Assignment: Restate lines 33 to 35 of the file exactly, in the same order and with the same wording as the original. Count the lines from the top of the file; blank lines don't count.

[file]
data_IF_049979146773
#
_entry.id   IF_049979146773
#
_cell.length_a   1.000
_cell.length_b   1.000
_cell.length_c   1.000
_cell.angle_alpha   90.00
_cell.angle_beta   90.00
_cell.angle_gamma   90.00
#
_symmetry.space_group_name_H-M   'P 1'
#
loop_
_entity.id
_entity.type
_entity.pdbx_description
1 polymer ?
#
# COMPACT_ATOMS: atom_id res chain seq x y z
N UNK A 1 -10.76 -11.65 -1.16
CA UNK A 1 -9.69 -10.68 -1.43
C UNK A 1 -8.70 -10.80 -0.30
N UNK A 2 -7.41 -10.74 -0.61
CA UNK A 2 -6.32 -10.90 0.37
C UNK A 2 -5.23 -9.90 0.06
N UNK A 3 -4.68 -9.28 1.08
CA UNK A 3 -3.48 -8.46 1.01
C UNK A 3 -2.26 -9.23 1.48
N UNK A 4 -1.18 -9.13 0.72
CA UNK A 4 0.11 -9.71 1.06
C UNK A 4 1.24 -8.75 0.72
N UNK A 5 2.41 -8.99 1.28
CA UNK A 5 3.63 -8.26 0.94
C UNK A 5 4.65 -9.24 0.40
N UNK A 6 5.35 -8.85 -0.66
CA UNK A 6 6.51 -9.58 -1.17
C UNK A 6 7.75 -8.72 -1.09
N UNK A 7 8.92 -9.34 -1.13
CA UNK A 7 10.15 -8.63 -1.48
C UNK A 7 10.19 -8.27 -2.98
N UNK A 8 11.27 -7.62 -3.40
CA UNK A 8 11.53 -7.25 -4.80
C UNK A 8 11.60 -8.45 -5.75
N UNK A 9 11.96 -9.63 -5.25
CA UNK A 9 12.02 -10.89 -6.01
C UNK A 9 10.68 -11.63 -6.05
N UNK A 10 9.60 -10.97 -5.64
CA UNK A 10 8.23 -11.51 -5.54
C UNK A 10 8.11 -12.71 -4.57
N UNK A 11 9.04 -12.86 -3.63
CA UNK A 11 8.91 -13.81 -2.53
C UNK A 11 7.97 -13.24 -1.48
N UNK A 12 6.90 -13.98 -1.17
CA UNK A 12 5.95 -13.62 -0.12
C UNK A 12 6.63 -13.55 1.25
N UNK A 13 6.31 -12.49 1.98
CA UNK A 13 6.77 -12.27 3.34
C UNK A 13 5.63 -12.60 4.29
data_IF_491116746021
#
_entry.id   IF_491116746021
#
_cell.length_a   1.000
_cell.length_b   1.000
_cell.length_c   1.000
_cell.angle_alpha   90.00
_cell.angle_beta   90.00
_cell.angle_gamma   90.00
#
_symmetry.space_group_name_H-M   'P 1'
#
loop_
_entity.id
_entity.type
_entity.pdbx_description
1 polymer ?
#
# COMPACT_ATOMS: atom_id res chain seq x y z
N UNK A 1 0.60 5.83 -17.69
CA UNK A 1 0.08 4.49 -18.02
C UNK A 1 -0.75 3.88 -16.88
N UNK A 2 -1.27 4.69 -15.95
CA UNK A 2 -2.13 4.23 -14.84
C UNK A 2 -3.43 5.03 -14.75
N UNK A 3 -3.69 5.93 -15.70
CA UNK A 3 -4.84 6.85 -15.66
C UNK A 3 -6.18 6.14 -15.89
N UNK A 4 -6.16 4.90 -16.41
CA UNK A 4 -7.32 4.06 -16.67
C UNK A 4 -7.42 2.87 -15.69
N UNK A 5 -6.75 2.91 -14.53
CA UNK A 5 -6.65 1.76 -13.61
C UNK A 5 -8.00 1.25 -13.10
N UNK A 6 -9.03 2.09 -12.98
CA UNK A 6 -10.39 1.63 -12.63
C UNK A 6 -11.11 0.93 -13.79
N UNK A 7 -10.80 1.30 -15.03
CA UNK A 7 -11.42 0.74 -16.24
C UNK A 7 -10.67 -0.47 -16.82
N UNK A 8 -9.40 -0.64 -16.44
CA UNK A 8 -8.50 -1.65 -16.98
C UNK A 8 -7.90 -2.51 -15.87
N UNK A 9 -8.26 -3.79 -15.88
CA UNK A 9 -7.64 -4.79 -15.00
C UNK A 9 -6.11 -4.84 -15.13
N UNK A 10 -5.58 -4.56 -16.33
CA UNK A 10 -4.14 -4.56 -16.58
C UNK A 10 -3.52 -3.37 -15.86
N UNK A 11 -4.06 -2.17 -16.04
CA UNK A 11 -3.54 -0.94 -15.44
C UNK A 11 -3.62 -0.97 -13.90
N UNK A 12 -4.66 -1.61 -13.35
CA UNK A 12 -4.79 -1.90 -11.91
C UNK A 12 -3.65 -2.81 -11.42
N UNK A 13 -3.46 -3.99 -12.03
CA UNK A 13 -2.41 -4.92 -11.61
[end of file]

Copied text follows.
N UNK A 5 2.41 -8.99 1.28
CA UNK A 5 3.63 -8.26 0.94
C UNK A 5 4.65 -9.24 0.40